There’s a national park just south of Sydney that offers spectacular hiking trails at the top of high coastal cliffs: Royal National Park. We spent a day hiking there and were amazed by its interesting rock formations and incredible coastal scenery. We found a nice beach, too – we’re talking about Australia, after all.
Have you ever heard about this park? Established in 1879, it’s actually the second oldest national park in the world after Yellowstone. Originally, it was simply called National Park. Then after the visit of Queen Elizabeth II in 1954, it was renamed to Royal National Park.
While nearby Sydney offers fabulous swimming and surfing beaches, Royal National Park is unbeatable in coastal hikes and views. Most of its beaches are dangerous to swim because of the large waves and strong currents. Still, you can find exceptions if you look for them – we’ll show you some, anyway.
Coastal Track, the most popular day(?) hike
Royal National Park has over 100 kilometres of walking tracks. The most popular one is the Coastal Track – and for a good reason. This long trail impresses with incredible coastal views all the way!
The length of the Coastal Track is 26 kilometres one-way. It starts in Bundeena and ends in Otford. It’s definitely not a typical day hike. They say you can do it in one day if you really want to. Well, I guess that means you do it without taking rests, taking pictures,
taking a breath. It definitely means you won’t have time for a swim. We didn’t want that. And we didn’t have multiple days or proper camping equipment either. (And I know I’m not able to do such a hike without constantly stopping to take pictures, anyway.)
Do half of the Coastal Track as a day hike
So we decided to do only half of the track as a day hike. But then came the hardest question: which half? The first section from Bundeena to Wattamolla Beach gives access to the Wedding Cake Rock and Wattamolla Lagoon, the second section from Garie Beach to Otford has the Figure 8 Pools. Why are they special?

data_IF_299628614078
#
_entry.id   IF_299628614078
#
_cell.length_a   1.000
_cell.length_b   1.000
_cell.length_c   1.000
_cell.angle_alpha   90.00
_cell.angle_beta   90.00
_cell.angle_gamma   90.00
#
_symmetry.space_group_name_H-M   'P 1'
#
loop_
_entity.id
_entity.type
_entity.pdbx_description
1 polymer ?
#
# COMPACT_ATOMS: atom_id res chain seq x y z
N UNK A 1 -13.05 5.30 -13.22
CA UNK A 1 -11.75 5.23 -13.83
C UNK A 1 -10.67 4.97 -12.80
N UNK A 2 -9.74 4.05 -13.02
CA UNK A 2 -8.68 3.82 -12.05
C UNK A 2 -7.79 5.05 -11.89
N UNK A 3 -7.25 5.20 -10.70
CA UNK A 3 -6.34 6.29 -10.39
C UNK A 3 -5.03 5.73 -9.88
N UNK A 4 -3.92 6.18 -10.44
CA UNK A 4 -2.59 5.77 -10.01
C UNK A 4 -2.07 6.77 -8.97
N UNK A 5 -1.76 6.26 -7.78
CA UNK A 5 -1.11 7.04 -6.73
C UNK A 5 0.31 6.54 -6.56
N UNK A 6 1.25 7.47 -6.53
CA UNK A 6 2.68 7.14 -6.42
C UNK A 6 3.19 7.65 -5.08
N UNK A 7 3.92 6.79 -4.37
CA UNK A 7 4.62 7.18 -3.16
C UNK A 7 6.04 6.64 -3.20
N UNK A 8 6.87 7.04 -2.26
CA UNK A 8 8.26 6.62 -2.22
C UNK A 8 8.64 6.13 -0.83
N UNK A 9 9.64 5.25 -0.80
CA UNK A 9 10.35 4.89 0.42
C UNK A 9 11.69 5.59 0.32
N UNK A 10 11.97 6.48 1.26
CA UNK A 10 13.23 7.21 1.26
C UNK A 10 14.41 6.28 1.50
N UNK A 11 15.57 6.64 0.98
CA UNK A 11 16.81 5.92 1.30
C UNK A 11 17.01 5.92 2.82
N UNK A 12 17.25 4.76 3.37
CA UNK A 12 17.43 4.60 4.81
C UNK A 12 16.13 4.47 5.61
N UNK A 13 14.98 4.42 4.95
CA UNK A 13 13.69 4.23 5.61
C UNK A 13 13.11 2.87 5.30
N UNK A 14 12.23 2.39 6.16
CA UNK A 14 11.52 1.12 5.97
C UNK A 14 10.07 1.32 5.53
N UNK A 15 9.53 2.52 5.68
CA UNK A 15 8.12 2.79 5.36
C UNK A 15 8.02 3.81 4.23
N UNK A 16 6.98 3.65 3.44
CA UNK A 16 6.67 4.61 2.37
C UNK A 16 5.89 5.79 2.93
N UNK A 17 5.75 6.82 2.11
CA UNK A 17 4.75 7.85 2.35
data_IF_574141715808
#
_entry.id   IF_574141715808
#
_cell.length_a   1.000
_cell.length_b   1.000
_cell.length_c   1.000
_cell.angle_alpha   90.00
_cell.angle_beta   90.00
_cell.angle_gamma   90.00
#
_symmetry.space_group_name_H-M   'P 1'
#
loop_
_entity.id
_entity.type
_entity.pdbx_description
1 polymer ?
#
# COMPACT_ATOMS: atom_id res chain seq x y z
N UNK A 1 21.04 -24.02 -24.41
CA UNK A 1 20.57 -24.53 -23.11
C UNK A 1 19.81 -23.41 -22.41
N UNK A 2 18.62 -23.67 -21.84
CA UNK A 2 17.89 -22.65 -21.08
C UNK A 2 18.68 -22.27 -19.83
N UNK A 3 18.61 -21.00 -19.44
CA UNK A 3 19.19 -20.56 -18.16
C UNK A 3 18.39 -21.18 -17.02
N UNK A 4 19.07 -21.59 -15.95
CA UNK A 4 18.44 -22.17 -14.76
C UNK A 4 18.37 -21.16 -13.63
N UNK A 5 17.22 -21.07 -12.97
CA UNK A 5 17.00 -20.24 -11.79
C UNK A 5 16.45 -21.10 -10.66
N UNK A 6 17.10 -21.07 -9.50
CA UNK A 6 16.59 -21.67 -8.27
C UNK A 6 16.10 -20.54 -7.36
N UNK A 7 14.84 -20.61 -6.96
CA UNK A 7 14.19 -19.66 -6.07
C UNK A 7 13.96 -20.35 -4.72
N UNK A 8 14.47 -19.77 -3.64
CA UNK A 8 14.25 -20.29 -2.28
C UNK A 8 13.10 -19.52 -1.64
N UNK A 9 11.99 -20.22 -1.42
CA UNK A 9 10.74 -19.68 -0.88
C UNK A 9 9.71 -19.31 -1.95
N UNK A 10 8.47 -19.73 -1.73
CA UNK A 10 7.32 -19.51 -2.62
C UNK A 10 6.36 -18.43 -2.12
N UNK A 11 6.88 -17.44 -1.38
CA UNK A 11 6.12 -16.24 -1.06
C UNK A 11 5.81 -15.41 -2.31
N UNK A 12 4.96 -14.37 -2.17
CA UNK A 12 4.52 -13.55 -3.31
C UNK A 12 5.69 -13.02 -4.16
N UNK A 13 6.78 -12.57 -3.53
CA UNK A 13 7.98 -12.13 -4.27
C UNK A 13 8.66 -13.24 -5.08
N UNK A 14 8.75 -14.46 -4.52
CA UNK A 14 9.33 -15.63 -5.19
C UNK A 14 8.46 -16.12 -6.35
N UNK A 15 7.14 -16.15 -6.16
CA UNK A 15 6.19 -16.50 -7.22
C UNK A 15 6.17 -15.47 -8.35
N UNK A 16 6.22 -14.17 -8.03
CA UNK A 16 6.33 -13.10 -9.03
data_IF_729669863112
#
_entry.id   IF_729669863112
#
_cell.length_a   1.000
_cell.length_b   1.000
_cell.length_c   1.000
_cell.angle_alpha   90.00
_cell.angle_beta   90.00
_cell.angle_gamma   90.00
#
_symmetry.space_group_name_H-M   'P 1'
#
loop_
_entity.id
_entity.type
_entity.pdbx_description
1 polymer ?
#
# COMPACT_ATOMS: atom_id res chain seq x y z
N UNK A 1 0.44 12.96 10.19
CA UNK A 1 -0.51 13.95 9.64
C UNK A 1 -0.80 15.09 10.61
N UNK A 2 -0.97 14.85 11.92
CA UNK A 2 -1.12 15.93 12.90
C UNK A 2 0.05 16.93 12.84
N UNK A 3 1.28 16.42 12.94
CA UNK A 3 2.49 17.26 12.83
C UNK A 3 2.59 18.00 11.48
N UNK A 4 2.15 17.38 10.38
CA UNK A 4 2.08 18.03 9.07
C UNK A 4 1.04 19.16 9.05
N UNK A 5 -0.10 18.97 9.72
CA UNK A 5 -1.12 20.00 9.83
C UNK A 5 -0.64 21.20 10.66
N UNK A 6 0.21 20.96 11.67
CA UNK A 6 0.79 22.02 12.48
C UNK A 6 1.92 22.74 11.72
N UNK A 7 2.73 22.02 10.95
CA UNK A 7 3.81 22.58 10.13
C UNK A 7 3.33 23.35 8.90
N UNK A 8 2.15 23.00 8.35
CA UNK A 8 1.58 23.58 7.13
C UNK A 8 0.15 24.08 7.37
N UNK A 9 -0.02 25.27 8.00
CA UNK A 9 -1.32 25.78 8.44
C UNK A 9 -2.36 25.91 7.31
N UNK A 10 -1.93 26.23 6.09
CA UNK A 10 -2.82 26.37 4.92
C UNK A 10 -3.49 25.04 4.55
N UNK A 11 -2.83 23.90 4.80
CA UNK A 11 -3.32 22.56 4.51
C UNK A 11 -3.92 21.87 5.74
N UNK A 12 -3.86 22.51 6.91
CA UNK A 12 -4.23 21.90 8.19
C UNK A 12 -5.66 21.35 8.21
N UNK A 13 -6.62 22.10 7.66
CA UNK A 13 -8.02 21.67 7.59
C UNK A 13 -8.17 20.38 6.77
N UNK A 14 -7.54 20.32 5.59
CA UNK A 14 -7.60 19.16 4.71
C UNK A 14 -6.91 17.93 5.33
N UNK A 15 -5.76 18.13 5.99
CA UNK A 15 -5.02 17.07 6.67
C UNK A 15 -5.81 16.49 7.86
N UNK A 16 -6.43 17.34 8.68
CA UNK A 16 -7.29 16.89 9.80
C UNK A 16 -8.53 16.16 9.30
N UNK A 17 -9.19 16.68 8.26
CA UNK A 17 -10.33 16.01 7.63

Wedding Cake Rock
Wedding Cake Rock is an interesting and very fragile rock formation. It’s pure white and its sharp edges give it a unique look – like a piece of cake, really. The sandstone it’s made of is different than the harder sandstone of its surroundings, this is what makes it stand out. But it also makes it dangerous, because it can collapse more easily. There’s a fence around Wedding Cake Rock these days, and you should stay behind the fence for your own safety.
Wattamolla Beach & Lagoon
There are some beaches along the Coastal Track, but most of them are not suitable for swimming. Wattamolla Beach is protected enough to be an exception. In addition, there’s a lagoon behind the beach where even children can play and enjoy the calm, shallow water.
This was our last stop on the Coastal Track. We enjoyed swimming in the ocean and also in the lagoon. If you don’t hike, there’s a parking lot at Wattamolla Beach. Facilities are great, too: toilets, dressing rooms, showers. From there we turned back to reach the parking lot at Bundeena by sunset.
Figure 8 Pools
This is the attraction we didn’t see. But as their name suggests, they are tidal pools and one of them has a shape of an 8. They are located on a rock shelf near Burning Palms Beach. But here’s the trick: you can’t see them just anytime you want to. Because they are underwater at high tide. You need to time your visit when it’s low tide so that you can actually access the pools – and do so safely.
A day hike: from Bundeena to Wattamolla Beach
We’re sure that Figure 8 pool looks spectacular and makes for a cool photo, but we chose to do the other section of the Coastal Track: from Bundeena to Wattamolla Beach. We saw stunning rock formations on that part of the route, too – Wedding Cake Rock, just to mention the most famous one -, and we enjoyed our beach time at Wattamolla Beach.
We only had one day to explore Royal National Park on our Australian road trip, so no regrets here. If you have more time or choose the Figure 8 pools instead, make sure you calculate with the time it takes to hike there. It’s 6 kilometres from the nearest parking lot.
Useful information before your visit
You can visit Royal National Park in every season. Spring brings pretty wildflowers, summer brings warmer water, autumn and winter bring lower temperatures and migrating whales. But it’s important to check park alerts on the official website of the national park. You need to be aware of bushfire danger, temporary bans and wave risk at Figure 8 pools.
You need to pay entrance fee to visit the park. It applies per car per day. You can check the prices and the opening hours of the gates on the park’s website, as well.
Do you have a favorite coastal hike?
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